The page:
10. Show customers why they should keep doing business with you. Just because someone has bought from you in the past does not mean they will continue to do so in the future. Next, make a paste out of four tablespoons baking soda and a quarter cup of warm water. Slather a generous amount of the paste on to the stained area, and let the paste absorb by gently rubbing your shirt together. Then, let the paste sit for 30 minutes to an hour.
5. Because of the weather. This is kind of a low blow in terms of pro and con Cleveland arguments. “Runners back in the 1960s were the first in the world to used disused railroads and old canal tow paths for recreational exercise. The much bigger sport today continues to be active in the development of linear parks as safe and scenic places to run. With miles of trail, and the unique asset of the Walkway Over the Hudson, this race will be a leader in the ongoing alliance between running and the environment,” Dr.
FP MagazineAll FP MagazineCEO of the YearGarry Marr: Savers are still far better off than they were before the Tories gave us the TFSA in 2009, and it the most important elements of that legacy that live on.Buried in the draft legislation, however, was a piece of good news for high income earners who are also charitably inclined. The government announced its intention to introduce a new tax credit rate of 33 per cent, coinciding with the new top rate for taxable incomes over $200,000, which will apply to the extent that a donor has income that is subject to the new high rate.Under the current rules, donations attract both federal and provincial non refundable tax credits. On the federal side, you get a credit of 15 per cent for the first $200 of annual charitable donations.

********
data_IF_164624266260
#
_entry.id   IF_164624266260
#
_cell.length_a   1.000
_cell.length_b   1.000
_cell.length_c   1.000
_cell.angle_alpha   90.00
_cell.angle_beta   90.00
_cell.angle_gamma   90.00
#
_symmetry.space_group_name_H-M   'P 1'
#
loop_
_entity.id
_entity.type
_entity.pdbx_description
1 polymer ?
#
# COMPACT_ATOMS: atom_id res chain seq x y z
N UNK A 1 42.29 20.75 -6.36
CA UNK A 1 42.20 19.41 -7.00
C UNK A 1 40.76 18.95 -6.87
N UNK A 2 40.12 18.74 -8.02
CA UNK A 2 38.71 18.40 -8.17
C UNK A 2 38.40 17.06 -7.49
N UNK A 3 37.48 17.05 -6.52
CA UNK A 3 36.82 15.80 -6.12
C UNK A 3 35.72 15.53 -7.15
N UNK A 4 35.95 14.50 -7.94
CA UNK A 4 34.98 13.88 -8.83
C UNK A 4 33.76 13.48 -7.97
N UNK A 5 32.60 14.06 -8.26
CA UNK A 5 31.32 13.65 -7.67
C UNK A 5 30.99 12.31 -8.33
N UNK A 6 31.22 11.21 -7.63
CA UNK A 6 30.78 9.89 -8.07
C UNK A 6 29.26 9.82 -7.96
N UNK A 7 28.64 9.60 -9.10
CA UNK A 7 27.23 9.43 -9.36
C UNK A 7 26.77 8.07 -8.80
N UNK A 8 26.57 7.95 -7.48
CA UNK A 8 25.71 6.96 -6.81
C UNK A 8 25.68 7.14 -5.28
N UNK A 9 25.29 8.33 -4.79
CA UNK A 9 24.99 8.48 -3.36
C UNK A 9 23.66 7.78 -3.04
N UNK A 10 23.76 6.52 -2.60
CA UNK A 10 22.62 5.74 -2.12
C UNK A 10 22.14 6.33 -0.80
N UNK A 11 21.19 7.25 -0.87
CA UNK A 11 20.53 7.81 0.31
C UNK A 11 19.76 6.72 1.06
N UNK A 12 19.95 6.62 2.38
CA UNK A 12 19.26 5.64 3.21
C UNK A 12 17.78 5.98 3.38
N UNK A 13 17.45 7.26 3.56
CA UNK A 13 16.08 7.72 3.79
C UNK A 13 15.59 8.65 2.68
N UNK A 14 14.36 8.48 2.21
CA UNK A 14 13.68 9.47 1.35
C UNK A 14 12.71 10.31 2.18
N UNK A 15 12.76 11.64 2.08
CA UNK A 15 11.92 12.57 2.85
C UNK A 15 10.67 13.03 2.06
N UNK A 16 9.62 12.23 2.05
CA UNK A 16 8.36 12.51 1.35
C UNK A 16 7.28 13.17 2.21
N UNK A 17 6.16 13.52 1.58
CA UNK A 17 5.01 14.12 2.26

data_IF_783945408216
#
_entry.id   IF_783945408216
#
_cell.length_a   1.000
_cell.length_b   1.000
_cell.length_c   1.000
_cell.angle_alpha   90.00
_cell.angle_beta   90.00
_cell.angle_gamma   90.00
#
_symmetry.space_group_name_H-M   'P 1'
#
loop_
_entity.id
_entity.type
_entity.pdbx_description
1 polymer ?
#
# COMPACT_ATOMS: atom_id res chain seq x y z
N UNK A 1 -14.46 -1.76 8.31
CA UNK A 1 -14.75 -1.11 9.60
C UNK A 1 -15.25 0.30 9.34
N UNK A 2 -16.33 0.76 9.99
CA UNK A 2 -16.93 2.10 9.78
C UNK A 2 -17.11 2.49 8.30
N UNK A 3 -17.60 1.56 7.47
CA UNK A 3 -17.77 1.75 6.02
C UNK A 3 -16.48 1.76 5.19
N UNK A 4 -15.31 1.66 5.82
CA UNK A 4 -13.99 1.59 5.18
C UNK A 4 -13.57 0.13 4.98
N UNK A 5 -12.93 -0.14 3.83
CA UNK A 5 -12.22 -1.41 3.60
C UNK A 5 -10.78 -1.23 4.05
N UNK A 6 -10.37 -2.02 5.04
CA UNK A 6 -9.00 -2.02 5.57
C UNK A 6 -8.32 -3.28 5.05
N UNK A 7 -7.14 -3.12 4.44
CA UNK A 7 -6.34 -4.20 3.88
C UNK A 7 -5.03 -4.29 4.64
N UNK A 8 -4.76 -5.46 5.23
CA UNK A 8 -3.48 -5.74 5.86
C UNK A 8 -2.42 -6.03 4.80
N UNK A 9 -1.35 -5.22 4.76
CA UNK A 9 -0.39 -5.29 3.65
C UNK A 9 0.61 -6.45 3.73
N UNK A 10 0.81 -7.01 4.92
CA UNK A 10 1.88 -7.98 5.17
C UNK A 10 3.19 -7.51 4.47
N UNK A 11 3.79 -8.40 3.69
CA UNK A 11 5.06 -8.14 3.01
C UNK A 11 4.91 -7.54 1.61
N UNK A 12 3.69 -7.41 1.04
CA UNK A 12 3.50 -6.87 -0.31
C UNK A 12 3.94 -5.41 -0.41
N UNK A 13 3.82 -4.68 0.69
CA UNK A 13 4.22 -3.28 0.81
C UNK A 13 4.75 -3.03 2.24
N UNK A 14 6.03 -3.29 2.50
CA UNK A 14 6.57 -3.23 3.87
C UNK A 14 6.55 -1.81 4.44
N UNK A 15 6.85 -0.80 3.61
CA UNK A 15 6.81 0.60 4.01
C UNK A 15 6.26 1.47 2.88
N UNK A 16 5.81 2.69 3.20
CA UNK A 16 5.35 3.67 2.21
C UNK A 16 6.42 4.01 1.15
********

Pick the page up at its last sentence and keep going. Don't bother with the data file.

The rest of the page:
“Sleeping Beauty”: In Giambattista Basile’s tale (which is the actual origin of the Sleeping Beauty story), a king happens to walk by Sleeping Beauty’s castle and knock on the door. When no one answers, he climbs up a ladder through a window. He finds the princess, and calls to her, but as she is unconscious, she does not wake up.
The full story of how Young at Heart by The Bluebells came to be a pop classic may be brilliantly convoluted, but it has a hell of a fiddle part. The song was originally written and recorded in 1983 by Bananarama, with a little help from Siobhan Fahey’s boyfriend Robert Hodgens (otherwise known as Bobby Bluebell), as a northern soul rave up for their first album Deep Sea Skiving. Robert took a shine to the song, and reworked it with his band, bringing in country fiddle player Bobby Valentino to enhance their recording with some hoedown licks, in the style of Dexys Midnight Runners.